Figure 2 Changes in serum levels of macrophage inflammatory protein-1β (MIP-1β).
Five important results from this study deserve further mention here. First, in terms of efficacy, switching to milnacipran following an initial SSRI failure resulted in a 30.0% response rate, and a 23.3% remission rate, at the final assessment of patients with MDD. Second, in terms of safety, all AEs occurred in the early period (up to 4 weeks) after administration of milnacipran began, and the moderate-to-severe AEs were the main reason for withdrawal from this study. Third, this study showed that when moderate-to-severe AEs occurred after switching to milnacipran, the baseline serum levels of IL-6 and IL-8 in patients with them were significantly higher than in patients without them. Fourth, serum levels of MIP-1β decreased, and remained decreased throughout the 24-week trial period, in patients with MDD who did not respond to milnacipran. Fifth, whole blood levels of serotonin and platelet serotonin in patients, regardless of responsiveness condition, were increased after switching to milnacipran, and remained increased over the full study duration.
Switching to milnacipran following an initial SSRI failure resulted in a 30.0% response rate, and a 23.3% remission rate, at the final assessment of patients with MDD in this study. Other studies have examined the efficacy of switching pharmacotherapies following SSRI failure. In a representative large sample study, the Sequenced Treatment Alternatives to Relieve Depression (STAR*D) trial,27 switching to other pharmacotherapies or cognitive therapy as the next step in patients with depression whose initial citalopram (SSRI) treatment failed produced a 27.3% rate of response and a 27.0% rate of remission. Moreover, a recent study reported that the efficacy of switching to the SNRI venlafaxine in patients whose first antidepressant treatment failed produced a 36.2% response rate, and a 19.9% remission rate.28 Our results herein are largely consistent with these studies, suggesting that switching to milnacipran could be an optional strategy for patients with MDD following failure of treatment with an SSRI or other type of antidepressant. Clearly, though, identifying predictors of treatment responsiveness in the pharmacotherapy of major depression would be a boon to clinical practice.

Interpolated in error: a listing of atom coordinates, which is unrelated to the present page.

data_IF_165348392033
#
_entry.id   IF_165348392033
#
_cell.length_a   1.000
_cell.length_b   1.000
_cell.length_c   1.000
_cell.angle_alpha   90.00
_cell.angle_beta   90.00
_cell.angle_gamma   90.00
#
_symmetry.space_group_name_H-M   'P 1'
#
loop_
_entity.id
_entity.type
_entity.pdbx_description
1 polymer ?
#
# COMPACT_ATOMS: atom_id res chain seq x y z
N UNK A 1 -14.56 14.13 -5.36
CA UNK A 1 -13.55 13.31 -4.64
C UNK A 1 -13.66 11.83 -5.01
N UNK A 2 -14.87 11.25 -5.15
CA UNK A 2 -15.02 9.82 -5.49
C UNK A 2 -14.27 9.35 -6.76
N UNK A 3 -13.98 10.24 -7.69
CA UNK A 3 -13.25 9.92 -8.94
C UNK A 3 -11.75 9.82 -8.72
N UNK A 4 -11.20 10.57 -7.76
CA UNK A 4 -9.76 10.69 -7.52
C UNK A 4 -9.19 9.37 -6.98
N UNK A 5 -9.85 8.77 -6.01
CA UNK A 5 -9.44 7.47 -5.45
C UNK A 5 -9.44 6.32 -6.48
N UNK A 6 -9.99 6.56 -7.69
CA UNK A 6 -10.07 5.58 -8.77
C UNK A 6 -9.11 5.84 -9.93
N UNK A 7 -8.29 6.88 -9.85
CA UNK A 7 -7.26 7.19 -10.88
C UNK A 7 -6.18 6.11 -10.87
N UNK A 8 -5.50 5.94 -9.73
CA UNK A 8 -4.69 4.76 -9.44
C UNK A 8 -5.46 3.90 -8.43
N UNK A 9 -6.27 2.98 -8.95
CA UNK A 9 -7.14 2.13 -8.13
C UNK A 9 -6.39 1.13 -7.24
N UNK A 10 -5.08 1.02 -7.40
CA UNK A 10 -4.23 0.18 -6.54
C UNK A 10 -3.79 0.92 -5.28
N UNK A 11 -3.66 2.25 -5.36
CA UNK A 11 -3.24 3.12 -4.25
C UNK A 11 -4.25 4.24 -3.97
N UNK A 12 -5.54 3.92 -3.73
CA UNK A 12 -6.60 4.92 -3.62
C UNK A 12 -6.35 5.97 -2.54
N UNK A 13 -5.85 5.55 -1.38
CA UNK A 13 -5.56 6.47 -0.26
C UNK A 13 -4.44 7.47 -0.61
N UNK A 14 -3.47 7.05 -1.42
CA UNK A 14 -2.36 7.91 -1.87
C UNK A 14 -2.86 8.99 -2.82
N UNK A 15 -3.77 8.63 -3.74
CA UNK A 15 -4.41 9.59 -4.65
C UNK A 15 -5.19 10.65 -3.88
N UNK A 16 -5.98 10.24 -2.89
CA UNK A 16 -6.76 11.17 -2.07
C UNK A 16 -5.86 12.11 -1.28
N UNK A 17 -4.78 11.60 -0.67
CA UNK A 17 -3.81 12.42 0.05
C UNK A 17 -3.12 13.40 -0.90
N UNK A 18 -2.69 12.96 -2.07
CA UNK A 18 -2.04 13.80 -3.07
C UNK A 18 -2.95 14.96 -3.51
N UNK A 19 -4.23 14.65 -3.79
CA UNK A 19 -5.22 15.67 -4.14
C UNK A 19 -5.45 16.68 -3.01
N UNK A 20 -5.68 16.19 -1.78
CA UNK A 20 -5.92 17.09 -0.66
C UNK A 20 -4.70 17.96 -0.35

All AEs occurred in the first 4 weeks after administration of milnacipran had begun. Most AEs in this study were considered specific symptoms of inhibiting neuronal norepinephrine reuptake29 as SNRIs do by definition. Although previous reports described SNRIs such as milnacipran as comparatively well tolerated,29–31 minimizing side effects is important, especially for patients with depression who may have already experienced failure of their initial antidepressant treatments. Establishing means to prevent or prepare for the side effects related to switching pharmacotherapies is needed in clinical practice.